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What Is the Difference Between Foreclosure and Repossession?

Posted on in Foreclosure

North Chicago foreclosure defense attorneyThe economic impact of the COVID-19 pandemic has been significant. Many people throughout the United States have either taken a pay cut, been temporarily furloughed, or lost their jobs completely. As a result, renters and homeowners are struggling to make their monthly housing payments. While repossession and foreclosure are both processes used by creditors to reclaim property that is used as collateral for a loan, the procedures followed in each type of case are different.

Defaulting on a Loan

Repossession is common in vehicle loans. Once a person becomes delinquent on payments and the borrower is in default on the loan, the lender can take back possession of the property at any time. The foreclosure process, on the other hand, is more complicated than repossession. If someone is 120 days delinquent on his or her mortgage, the lender can begin official foreclosure proceedings by filing a complaint in court. The homeowner has 30 days to respond to the complaint.

Foreclosure refers to the legal process where real estate is taken away from a borrower. Depending on state law and the circumstances of a case, a foreclosure may be judicial or nonjudicial. Illinois law outlines specific procedures that the lending institution must go through before having a foreclosure sale. 

In Illinois, foreclosures are governed by the Illinois Mortgage Foreclosure Law (IMFL). Under the IMFL, all foreclosures are judicial, meaning they must be handled through court proceedings. A judicial foreclosure is typically filed in the circuit court of the county in which the property is located. A homeowner may be able to avoid foreclosure by bringing their mortgage current, refinancing their mortgage, exploring workout options with the lender, or selling the home. If a homeowner is unable to reach an agreement with the lender, the foreclosure will proceed, and the home may be placed up for sale.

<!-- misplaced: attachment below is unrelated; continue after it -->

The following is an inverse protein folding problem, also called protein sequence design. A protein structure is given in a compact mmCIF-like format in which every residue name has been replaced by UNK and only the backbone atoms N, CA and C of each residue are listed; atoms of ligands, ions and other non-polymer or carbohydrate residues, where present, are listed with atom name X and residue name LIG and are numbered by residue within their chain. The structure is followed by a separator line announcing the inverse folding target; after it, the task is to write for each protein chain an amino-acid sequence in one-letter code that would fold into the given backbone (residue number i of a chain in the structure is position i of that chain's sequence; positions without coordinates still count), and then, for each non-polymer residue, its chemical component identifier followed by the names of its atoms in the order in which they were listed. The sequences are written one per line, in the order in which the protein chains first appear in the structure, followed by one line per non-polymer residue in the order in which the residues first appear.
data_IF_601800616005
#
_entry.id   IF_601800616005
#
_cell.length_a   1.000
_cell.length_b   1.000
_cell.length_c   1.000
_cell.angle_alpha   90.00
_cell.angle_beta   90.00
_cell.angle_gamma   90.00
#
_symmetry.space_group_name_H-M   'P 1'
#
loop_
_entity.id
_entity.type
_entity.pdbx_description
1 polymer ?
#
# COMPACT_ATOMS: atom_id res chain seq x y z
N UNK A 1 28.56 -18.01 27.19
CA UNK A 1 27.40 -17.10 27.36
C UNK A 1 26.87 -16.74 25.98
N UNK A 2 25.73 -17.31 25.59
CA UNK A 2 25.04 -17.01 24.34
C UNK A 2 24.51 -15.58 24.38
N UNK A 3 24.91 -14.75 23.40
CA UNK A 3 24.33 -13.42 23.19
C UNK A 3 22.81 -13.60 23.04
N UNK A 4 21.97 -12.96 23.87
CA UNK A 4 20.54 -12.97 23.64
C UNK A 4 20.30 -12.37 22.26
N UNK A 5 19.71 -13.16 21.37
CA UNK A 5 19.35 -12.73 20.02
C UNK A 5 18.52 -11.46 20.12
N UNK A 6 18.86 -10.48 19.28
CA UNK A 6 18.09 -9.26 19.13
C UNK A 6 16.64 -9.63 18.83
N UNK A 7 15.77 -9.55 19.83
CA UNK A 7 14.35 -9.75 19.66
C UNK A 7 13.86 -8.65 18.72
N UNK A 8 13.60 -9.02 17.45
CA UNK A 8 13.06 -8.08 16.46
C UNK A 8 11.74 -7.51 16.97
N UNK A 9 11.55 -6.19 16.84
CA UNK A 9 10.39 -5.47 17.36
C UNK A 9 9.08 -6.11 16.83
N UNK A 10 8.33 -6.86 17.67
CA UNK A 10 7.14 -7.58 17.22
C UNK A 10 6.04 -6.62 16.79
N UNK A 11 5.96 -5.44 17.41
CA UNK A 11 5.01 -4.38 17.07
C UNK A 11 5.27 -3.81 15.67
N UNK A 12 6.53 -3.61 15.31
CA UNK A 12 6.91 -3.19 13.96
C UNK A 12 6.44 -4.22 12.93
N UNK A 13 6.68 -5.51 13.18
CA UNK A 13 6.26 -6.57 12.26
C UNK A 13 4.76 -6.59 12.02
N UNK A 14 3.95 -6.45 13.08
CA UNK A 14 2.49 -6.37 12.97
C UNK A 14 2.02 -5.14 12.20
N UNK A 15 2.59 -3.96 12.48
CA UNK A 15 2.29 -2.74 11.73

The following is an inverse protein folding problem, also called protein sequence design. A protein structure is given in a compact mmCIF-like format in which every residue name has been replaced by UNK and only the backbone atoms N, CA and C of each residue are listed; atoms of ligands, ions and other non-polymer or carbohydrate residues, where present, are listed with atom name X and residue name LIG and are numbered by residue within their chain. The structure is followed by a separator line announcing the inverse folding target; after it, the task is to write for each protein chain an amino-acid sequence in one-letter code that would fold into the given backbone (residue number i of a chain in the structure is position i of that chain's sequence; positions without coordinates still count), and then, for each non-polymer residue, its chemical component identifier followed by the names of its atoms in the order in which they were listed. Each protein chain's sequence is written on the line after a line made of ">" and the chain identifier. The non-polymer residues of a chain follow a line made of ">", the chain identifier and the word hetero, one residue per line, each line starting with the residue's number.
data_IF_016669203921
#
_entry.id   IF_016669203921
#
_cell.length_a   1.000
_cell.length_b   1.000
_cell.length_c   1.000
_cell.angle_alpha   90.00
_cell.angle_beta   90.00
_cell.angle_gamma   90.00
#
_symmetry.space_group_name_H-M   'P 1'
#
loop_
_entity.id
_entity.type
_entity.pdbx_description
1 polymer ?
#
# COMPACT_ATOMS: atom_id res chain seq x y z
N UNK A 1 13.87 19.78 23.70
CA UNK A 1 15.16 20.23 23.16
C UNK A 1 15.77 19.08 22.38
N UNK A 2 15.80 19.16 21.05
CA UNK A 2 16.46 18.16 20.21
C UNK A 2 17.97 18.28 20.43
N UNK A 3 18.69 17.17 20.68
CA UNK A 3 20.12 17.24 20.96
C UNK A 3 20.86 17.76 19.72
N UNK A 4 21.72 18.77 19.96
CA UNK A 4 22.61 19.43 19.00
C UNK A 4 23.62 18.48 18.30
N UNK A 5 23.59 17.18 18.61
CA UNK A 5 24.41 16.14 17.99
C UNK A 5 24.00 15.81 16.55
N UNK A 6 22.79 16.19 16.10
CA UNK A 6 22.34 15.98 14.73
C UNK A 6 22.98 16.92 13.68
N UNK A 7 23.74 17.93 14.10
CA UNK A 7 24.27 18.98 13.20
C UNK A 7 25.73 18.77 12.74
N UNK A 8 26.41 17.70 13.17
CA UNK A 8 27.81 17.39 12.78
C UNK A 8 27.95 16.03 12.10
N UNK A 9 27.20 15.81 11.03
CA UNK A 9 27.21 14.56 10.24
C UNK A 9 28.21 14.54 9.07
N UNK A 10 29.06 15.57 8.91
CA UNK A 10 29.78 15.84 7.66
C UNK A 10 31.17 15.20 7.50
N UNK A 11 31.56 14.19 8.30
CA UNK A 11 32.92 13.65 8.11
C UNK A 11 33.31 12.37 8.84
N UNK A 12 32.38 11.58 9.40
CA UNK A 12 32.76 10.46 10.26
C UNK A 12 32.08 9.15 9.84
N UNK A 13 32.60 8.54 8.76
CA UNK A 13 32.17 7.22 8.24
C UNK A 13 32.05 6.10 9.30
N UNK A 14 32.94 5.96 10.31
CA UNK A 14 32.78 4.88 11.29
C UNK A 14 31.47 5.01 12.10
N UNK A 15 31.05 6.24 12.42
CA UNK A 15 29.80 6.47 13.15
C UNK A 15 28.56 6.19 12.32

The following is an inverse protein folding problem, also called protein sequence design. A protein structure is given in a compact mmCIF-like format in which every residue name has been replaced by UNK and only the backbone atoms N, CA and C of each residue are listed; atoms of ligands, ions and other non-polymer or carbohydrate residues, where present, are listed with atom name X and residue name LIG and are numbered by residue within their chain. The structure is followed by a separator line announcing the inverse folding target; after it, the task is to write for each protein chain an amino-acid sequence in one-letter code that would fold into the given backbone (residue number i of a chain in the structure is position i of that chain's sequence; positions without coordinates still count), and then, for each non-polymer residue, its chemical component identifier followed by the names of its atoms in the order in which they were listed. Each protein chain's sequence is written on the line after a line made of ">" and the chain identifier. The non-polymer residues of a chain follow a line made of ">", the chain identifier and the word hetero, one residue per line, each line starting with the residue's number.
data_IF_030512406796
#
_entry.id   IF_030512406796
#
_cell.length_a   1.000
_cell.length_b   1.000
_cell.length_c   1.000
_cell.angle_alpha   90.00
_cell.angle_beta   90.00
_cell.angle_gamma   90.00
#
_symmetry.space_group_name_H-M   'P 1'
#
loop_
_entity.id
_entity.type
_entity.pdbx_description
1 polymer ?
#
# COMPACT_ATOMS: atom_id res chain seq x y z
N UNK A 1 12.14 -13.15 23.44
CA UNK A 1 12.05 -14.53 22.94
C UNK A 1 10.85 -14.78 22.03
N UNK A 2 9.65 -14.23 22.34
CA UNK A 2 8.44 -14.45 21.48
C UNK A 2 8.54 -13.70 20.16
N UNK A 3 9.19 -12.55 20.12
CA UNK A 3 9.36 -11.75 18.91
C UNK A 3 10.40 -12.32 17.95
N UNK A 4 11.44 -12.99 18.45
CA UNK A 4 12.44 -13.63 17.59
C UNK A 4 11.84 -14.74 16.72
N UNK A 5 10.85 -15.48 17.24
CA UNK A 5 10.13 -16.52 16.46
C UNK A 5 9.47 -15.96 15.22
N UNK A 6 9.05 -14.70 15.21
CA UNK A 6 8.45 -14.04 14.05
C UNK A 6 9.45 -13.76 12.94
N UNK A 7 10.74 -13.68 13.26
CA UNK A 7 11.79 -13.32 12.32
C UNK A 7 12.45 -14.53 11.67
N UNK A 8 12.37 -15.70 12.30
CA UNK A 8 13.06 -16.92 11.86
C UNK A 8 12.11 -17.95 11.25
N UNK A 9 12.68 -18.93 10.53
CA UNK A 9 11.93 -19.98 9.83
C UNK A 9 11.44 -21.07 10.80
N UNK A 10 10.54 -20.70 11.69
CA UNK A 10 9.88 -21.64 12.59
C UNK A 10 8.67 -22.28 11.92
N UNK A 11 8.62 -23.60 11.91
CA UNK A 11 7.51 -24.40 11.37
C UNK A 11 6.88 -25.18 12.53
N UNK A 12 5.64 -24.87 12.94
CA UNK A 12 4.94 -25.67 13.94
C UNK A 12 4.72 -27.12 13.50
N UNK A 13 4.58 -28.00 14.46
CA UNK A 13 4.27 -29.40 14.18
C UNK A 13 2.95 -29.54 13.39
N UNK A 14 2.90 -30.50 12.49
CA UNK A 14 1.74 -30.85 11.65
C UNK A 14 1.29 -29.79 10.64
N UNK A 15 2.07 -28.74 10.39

Anyone can bid on the home at a foreclosure sale. The lender can even bid on the property through a credit bid in the amount that is owed. However, other parties must bid cash on a property at a foreclosure sale. In some situations, the lender may be the highest bidder and therefore becomes the new owner of the property and takes possession of the house. The property is then considered real estate owned (REO). If the occupants do not move out voluntarily, they will be evicted. Once the home has been vacated, the new owner will take possession.

Contact a Lake County Loan Modification Attorney

If you are having trouble keeping up with your housing payments, you are not alone. The global coronavirus pandemic has created an economic downturn. A tenacious Grayslake foreclosure defense lawyer from Newland & Newland will help you determine the best course of action for you, whether it be loss mitigation or affordable foreclosure alternatives. To learn more about how we can assist you, call our office today at 847-549-0000 to request a free consultation.


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